My Fair Lady has arrived PlayMakers, but don’t expect a carbon copy of the 1964 film with Audrey Hepburn and Rex Harrison. Director Tyne Rafaeli has brought a fresh, contemporary approach to the classic. This PlayMakers’ production seeks to delve into the more organic relationships between characters and the world around them in a way that is relevant to modern audiences—protagonists Eliza Doolittle and Professor Henry Higgins both embody themes of personal transformation, gender politics, and fulfilling purpose.
“Tyne made that connection to how much HAVE things actually changed? It really does bring out the relevance and contemporary nature of a story about Eliza figuring out who she is in the world… and how she can grow.”
Jenny Wales, Director of Education & Outreach
Mia Pinero, cast as Eliza Doolittle, noted that, in this production especially, characters like Eliza and Professor Higgins are captured as more than just characters, but as true humans. Throughout the rehearsal process, Rafaeli emphasized that the musical pieces in the show aren’t there just for fun. In order to be compelling, they must be rooted in a real need, with the characters’ situations as the driving force behind the song. “Tyne is always demanding, ‘What is going on in this moment? What does it actually feel like to not have food? Or warmth? And how how are you going to translate that to the audience?'” said Pinero.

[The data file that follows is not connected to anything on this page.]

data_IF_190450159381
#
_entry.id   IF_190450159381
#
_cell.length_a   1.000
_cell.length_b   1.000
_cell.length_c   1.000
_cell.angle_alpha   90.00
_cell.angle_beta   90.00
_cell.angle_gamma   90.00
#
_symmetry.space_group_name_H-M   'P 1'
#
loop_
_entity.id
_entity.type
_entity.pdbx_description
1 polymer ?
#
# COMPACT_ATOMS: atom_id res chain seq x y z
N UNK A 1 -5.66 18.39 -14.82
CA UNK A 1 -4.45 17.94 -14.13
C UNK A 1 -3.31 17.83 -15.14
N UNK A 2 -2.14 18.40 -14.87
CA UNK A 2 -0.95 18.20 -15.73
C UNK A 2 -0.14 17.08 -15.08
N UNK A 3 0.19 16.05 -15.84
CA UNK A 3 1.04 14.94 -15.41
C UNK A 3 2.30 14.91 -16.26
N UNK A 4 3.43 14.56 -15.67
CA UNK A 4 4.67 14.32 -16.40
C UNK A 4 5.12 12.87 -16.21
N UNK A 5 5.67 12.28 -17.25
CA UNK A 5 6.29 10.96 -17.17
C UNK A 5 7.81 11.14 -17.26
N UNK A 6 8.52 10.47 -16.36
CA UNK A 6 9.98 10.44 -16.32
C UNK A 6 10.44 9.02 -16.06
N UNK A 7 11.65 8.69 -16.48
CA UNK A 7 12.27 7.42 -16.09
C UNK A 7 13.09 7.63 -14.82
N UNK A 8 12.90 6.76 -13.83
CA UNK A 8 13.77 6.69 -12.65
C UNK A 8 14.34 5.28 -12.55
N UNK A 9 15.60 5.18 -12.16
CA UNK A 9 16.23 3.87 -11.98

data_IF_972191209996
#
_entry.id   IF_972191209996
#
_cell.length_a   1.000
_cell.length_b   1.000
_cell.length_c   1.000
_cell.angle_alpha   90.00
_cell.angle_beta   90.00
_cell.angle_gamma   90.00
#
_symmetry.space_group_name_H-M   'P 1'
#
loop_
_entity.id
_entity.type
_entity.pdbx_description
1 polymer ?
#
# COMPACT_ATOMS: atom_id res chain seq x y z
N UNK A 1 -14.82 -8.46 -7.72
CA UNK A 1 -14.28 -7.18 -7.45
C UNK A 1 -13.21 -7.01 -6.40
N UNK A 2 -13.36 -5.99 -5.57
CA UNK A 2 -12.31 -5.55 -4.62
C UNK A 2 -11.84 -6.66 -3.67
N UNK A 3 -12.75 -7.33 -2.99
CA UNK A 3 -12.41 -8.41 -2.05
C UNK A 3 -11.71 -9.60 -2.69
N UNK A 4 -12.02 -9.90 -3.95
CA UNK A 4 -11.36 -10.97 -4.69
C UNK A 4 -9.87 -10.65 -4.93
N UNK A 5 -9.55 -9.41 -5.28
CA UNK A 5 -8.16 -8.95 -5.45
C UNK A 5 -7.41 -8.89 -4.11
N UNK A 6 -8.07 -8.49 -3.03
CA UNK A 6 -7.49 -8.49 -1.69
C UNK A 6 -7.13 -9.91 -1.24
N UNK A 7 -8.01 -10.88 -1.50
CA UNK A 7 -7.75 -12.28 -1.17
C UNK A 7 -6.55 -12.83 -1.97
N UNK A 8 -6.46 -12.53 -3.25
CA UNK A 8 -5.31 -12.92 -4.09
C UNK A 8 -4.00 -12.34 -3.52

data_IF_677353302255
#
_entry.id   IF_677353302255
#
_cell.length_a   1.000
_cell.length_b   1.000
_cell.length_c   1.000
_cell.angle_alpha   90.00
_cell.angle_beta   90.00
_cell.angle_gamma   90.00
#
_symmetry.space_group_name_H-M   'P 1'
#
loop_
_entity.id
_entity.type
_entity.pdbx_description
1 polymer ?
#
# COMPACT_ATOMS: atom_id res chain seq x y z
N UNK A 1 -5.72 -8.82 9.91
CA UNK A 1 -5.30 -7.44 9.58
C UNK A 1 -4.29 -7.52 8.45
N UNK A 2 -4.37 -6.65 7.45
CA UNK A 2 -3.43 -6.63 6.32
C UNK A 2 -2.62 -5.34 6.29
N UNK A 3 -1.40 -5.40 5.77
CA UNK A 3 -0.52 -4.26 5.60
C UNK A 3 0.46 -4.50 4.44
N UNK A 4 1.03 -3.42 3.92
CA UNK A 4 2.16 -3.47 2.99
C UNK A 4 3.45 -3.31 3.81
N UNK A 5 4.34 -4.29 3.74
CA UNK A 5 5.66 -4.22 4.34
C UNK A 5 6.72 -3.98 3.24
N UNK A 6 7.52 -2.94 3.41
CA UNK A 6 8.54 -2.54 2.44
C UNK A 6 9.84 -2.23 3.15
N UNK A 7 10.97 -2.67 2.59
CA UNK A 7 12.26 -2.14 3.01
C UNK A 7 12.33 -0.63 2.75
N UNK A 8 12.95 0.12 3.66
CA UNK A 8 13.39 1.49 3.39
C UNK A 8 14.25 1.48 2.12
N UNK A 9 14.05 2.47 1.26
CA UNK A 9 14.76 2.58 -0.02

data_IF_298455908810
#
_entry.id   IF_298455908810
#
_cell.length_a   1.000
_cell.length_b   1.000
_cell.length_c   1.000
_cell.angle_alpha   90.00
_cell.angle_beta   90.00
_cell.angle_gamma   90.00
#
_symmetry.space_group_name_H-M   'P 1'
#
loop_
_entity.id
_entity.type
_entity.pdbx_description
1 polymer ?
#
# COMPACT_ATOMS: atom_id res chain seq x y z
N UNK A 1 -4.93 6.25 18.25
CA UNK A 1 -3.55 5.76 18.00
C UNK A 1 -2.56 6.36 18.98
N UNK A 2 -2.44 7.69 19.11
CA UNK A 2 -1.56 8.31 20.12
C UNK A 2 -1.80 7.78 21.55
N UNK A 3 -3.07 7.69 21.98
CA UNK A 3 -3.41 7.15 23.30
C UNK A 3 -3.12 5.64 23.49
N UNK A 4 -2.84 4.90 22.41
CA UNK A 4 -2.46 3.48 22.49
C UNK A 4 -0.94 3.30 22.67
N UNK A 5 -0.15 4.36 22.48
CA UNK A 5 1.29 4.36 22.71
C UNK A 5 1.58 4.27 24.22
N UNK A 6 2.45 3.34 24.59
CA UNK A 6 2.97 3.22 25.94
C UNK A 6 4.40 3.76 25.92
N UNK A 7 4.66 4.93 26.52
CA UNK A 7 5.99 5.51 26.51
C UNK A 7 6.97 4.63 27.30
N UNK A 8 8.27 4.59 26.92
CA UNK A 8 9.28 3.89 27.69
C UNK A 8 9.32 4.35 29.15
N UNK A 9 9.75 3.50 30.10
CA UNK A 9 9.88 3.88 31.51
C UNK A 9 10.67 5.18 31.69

However, the process of bringing Rafaeli’s extremely focused vision to life is not always easy. Jeffrey Blair Cornell, this production’s Henry Higgins, recalled a day well into rehearsal and the set-building process when Rafaeli came to the realization that a significant set piece didn’t actually belong anymore. Though decisions like that can be financially, physically, and emotionally difficult, everyone at PlayMakers is focused on what is best for the production. Set design, lighting, and all other aspects of the performance aren’t grandiose to highlight the company’s ability, but must always be used in the best way to tell the story.
“If it gets in the way of the story you want to tell, it has to go. Keeping it a little leaner, a little meaner—a little more contained and more coiled—will ultimately pay huge benefits when you hear a voice or see how a set is used to tell a particular story.”
Actor Jeffrey Blair Cornell
Even the PlayMakers stage itself is a consideration in the storytelling. Many directors might be tempted to consider the thrust stage of the Paul Green Theatre a problem for the staging of an iconic musical which is hardly ever produced on stage other than a classic proscenium. But not Rafaeli. In a show where the transformative power of intimacy is a central theme, the nature of the thrust stage (and its proximity to the audience) instead becomes a boon, making interactions between characters seem more intimate and authentic.
“I really enjoy the thrust because the way you interact with fellow actors is very organic,” said Pinero. “When you’re in a proscenium you have to be very aware of being face-front. Even if you’re talking to someone, you need to be opened up to the audience. But in the thrust, I can turn directly to Jeff. And we can have an intimate moment that feels organic. Maybe one side will see my back that moment, but they get to see his face and the other side sees my face. It feels more lifelike; it feels like we can be in the moment.”
It definitely has its challenges, but I think at the end of the day you get a much more intimate experience and it allows performing on that stage to feel much more authentic.
Actress Mia Pinero